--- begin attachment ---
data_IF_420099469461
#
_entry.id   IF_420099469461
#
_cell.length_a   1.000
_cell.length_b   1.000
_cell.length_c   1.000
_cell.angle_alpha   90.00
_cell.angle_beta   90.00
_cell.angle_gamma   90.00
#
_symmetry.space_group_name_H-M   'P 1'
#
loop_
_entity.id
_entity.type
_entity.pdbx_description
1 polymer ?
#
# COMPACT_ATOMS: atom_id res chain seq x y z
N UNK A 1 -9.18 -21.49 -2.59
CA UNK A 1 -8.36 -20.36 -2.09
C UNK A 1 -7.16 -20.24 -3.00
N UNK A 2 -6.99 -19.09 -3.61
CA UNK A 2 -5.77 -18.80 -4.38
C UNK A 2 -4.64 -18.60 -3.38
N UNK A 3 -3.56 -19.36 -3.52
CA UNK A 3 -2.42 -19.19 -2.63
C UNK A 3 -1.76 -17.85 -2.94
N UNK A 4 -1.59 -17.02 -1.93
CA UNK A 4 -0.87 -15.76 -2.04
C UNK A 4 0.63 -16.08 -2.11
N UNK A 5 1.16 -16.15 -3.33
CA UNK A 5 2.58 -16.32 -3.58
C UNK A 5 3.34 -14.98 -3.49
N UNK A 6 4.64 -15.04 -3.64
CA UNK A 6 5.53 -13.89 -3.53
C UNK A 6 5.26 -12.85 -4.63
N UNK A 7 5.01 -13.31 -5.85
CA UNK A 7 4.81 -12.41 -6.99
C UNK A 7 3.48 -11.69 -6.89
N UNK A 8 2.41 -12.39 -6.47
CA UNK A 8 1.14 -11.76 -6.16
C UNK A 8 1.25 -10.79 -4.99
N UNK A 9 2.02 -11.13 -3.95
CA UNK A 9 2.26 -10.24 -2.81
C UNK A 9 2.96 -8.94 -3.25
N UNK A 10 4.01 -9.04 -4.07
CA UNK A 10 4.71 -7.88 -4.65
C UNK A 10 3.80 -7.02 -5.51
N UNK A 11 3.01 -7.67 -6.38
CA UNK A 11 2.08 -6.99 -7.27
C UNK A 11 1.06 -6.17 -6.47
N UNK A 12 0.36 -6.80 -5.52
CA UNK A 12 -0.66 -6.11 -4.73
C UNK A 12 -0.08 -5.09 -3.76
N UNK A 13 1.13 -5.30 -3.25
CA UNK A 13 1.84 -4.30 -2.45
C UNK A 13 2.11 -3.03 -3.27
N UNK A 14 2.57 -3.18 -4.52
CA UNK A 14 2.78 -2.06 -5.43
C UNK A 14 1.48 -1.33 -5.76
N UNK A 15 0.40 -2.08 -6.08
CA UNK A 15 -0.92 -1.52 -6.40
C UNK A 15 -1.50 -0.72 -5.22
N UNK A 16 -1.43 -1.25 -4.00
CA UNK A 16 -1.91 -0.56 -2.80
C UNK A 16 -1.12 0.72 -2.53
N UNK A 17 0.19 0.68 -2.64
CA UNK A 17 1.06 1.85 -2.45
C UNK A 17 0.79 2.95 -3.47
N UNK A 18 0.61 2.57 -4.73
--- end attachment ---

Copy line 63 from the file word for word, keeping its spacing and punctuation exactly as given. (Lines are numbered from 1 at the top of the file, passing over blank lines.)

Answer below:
N UNK A 15 0.40 -2.08 -6.08